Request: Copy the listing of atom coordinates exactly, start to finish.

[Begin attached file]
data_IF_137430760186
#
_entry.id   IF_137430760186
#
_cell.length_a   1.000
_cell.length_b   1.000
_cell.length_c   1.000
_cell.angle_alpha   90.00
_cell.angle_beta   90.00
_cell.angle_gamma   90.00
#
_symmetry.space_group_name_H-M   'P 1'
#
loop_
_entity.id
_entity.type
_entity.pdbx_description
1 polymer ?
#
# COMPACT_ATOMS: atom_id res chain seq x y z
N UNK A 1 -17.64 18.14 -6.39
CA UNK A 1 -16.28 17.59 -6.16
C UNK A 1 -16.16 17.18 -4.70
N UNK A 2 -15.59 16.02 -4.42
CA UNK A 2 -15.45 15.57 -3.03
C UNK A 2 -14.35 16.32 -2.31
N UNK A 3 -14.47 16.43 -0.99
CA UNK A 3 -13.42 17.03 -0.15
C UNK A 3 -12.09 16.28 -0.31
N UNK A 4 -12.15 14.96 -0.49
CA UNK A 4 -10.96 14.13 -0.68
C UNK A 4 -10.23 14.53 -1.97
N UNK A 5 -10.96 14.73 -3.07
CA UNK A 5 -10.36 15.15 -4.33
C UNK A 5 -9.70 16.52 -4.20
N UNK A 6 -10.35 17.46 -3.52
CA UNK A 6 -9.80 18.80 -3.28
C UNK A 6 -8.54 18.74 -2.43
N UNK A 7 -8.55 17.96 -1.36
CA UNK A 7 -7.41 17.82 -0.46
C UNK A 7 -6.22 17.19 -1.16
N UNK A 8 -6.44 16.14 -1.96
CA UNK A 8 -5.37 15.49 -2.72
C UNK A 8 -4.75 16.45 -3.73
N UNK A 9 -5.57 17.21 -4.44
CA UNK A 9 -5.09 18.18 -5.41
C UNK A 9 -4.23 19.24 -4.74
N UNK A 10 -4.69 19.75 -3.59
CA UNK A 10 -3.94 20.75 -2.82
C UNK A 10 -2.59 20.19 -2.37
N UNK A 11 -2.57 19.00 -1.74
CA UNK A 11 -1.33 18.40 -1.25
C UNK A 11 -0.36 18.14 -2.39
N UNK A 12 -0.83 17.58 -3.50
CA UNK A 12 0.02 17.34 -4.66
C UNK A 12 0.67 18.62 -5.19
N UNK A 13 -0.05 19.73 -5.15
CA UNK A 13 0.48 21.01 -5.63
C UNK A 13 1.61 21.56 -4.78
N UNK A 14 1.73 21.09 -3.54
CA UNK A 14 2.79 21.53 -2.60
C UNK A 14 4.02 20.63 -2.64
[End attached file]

data_IF_137430760186
#
_entry.id   IF_137430760186
#
_cell.length_a   1.000
_cell.length_b   1.000
_cell.length_c   1.000
_cell.angle_alpha   90.00
_cell.angle_beta   90.00
_cell.angle_gamma   90.00
#
_symmetry.space_group_name_H-M   'P 1'
#
loop_
_entity.id
_entity.type
_entity.pdbx_description
1 polymer ?
#
# COMPACT_ATOMS: atom_id res chain seq x y z
N UNK A 1 -17.64 18.14 -6.39
CA UNK A 1 -16.28 17.59 -6.16
C UNK A 1 -16.16 17.18 -4.70
N UNK A 2 -15.59 16.02 -4.42
CA UNK A 2 -15.45 15.57 -3.03
C UNK A 2 -14.35 16.32 -2.31
N UNK A 3 -14.47 16.43 -0.99
CA UNK A 3 -13.42 17.03 -0.15
C UNK A 3 -12.09 16.28 -0.31
N UNK A 4 -12.15 14.96 -0.49
CA UNK A 4 -10.96 14.13 -0.68
C UNK A 4 -10.23 14.53 -1.97
N UNK A 5 -10.96 14.73 -3.07
CA UNK A 5 -10.36 15.15 -4.33
C UNK A 5 -9.70 16.52 -4.20
N UNK A 6 -10.35 17.46 -3.52
CA UNK A 6 -9.80 18.80 -3.28
C UNK A 6 -8.54 18.74 -2.43
N UNK A 7 -8.55 17.96 -1.36
CA UNK A 7 -7.41 17.82 -0.46
C UNK A 7 -6.22 17.19 -1.16
N UNK A 8 -6.44 16.14 -1.96
CA UNK A 8 -5.37 15.49 -2.72
C UNK A 8 -4.75 16.45 -3.73
N UNK A 9 -5.57 17.21 -4.44
CA UNK A 9 -5.09 18.18 -5.41
C UNK A 9 -4.23 19.24 -4.74
N UNK A 10 -4.69 19.75 -3.59
CA UNK A 10 -3.94 20.75 -2.82
C UNK A 10 -2.59 20.19 -2.37
N UNK A 11 -2.57 19.00 -1.74
CA UNK A 11 -1.33 18.40 -1.25
C UNK A 11 -0.36 18.14 -2.39
N UNK A 12 -0.83 17.58 -3.50
CA UNK A 12 0.02 17.34 -4.66
C UNK A 12 0.67 18.62 -5.19
N UNK A 13 -0.05 19.73 -5.15
CA UNK A 13 0.48 21.01 -5.63
C UNK A 13 1.61 21.56 -4.78
N UNK A 14 1.73 21.09 -3.54
CA UNK A 14 2.79 21.53 -2.60
C UNK A 14 4.02 20.63 -2.64